A random collection of notes from Today’s science experiments.

Diff and Patch

To make a patch (using diff), get 2 folders: old and new.

# -r=recursive -u=unified output -p=show c function -N=create new files
diff -rupN old/ new/ > my.patch

To apply a patch:

# If you are absolutely sure old is the same as what's said in the patch file
patch -p0 < my.patch

# If the destination folder name has changed, ignore base folder (best practice)
cd old
patch -p1 < my.patch

# The -pX command can be used for any depth you like

# To remove (un-apply) a patch
patch -p1 -R < my.patch 

To diff/patch a single file:

# Make Patch, unified format
diff -u old.c new.c > changes.patch

# Apply Patch
patch old.c < changes.patch

# Under certain circumstances you can do this
patch < changes.patch

Source: http://jungels.net/articles/diff-patch-ten-minutes.html


configure.am is a key file in autoconf toolchains. Once you change it, you need to rebuild your tools.

AFAIK, you should be able to use autoreconf to rebuild configuration info, but this wasn’t enough for the Linuxes I was using.

Because the compile symlink was wrong, I had to invoke –add-missing. Apparently –add-missing was removed in a more recent version of autoconf/autoreconf. Instead, do this:

automake --add-missing

I’ll be honest, I don’t entirely understand the pieces, but this is what I needed and it worked.

Source: https://www.sourceware.org/autobook/autobook/autobook_43.html


# -z for zip (--gzip), -j for bzip2 (--bzip2), -J for xz (--xz), -Z for "compress" (--compress)
# --lzma, --lzip, --lzop
# -x to extract, -c to compress
# -f specify a filename (instead of pipe), - as to filename for standard output

# Uncompress .tar.gz or .tgz files
tar -zxf php-7.0.0RC4.tar.gz
# Compress a .tar.gz or .tgz file
tar -czf archive.tar.gz mydir/

# Uncompress .tar.bz2 or .bz2 files
tar -jxf php-7.0.0RC4.tar.bz2
# Compress a .tar.gz or .tgz file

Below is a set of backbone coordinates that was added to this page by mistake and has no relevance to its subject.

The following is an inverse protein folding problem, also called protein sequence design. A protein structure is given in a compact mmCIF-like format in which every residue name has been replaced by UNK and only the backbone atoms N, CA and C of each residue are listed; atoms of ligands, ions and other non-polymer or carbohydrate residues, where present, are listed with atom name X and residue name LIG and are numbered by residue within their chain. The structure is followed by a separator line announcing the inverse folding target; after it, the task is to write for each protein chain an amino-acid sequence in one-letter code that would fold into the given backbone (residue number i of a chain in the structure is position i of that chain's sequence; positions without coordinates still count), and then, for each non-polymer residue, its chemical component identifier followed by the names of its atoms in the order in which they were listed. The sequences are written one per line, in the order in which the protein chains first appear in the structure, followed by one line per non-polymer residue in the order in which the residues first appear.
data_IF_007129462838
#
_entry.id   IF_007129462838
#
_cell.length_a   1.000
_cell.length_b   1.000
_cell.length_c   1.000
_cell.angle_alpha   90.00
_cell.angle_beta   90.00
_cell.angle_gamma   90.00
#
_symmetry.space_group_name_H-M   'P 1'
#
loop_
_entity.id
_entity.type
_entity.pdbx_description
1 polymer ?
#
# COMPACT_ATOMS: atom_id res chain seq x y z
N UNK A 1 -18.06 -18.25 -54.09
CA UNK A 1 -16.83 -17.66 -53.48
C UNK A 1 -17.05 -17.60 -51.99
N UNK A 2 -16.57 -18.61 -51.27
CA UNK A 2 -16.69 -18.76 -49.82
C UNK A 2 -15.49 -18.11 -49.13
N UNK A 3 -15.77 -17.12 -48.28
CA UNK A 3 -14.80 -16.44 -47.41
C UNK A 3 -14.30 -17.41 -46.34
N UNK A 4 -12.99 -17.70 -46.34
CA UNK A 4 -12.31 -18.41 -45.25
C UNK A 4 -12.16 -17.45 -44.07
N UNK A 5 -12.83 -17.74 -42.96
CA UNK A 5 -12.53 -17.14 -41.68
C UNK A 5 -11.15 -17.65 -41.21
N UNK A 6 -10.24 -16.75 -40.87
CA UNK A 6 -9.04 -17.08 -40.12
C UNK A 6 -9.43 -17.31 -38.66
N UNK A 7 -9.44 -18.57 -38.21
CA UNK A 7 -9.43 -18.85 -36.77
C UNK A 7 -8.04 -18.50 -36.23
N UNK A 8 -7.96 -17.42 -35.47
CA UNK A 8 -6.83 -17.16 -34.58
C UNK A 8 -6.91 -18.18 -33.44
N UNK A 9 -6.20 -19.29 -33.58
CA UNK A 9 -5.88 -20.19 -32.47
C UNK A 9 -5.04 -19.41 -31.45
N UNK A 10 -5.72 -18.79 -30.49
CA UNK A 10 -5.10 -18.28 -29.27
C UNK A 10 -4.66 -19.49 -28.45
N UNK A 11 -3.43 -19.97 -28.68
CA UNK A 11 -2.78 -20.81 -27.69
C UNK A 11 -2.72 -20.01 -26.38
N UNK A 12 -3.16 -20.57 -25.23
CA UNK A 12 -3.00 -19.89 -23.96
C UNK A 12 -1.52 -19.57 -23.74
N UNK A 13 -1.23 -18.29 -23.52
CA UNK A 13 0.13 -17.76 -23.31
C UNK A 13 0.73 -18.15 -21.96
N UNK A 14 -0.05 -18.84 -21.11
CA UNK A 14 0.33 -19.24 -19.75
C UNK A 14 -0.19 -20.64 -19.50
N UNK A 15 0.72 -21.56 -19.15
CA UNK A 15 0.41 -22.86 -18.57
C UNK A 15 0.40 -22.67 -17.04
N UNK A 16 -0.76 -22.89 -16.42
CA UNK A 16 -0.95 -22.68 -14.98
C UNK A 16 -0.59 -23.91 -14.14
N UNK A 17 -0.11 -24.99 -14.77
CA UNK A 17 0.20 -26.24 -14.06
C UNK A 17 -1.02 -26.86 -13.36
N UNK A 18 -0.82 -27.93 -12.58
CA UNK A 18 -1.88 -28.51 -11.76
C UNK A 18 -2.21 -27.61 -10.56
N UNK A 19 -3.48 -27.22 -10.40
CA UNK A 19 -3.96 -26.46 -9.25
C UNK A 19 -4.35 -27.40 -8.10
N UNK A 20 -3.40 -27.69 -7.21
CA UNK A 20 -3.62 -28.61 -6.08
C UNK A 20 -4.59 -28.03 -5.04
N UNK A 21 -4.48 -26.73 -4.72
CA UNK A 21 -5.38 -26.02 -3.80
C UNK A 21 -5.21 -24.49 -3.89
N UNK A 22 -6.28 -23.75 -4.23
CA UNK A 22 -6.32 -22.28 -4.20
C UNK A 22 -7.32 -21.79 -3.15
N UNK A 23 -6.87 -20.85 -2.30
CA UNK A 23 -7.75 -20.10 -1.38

tar -cjf archive.tar.bz2 mydir/

# Uncompress an archive (automatically determine compressor base on name)
tar -axf php-7.0.0RC4.tar.bz2

# -caf may work *shrug*

Source: http://www.computerhope.com/unix/utar.htm

ARM CPU Details on Linux

Information about the CPU can be acquired by doing a “cat /proc/cpuinfo

What I’m interested in are the things on the Features line.

Meaning Reference: http://unix.stackexchange.com/a/43563

# From Stack Exchange
swp:      SWP instruction (atomic read-modify-write)
half:     Half-precision extension
thumb:    Thumb (16-bit instruction set)
26bit:    "26 Bit" Model (Processor status register folded into program counter)
fastmult: 32×32→64-bit multiplication
fpa:      Floating point accelerator
vfp:      VFP (early SIMD vector floating point instructions)
edsp:     DSP extensions (the 'e' variant of the ARM9 CPUs, and all others above)
java:     Jazelle (Java bytecode accelerator)
iwmmxt:   SIMD instructions similar to Intel MMX
crunch:   MaverickCrunch coprocessor (if kernel support enabled)
thumbee:  ThumbEE
neon:     NEON (second-generation SIMD)
vfpv3:    VFP version 3
vfpv3d16: VFP version 3 limited to 16 registers
tls:      TLS register
vfpv4:    VFP version 4
idiva:    SDIV and UDIV hardware division in ARM mode
idivt:    SDIV and UDIV hardware division in Thumb mode

# More
vfpd32:   32 Double Precision Floating Point Registers (instead of 16)

You can determine if a Linux has been compiled to use Hard Float (i.e. entirely hardware floats, instead of software floats, or software float calling conventions) like so:

Source: http://raspberrypi.stackexchange.com/a/4681

# Hard Float if this exists: /lib/arm-linux-gnueabihf

if [ -d "/lib/arm-linux-gnueabihf" ]; then
    # Do something for Hard Float

# Soft Float if this exists instead: /lib/arm-linux-gnueabi

if [ -d "/lib/arm-linux-gnueabi" ]; then
    # Do something for Soft Float

# Notice the 'hf' at the end of the string. That means hard float

OS and Linux Architecture can be checked using uname:

# Linux, etc
OSTYPE=`uname -m`

# i686, x86_64, armv6l, armv7l
OSNAME=`uname -s`

ARM CPUINFO Feature strings

Info: https://wiki.debian.org/ArmHardFloatPort/VfpComparison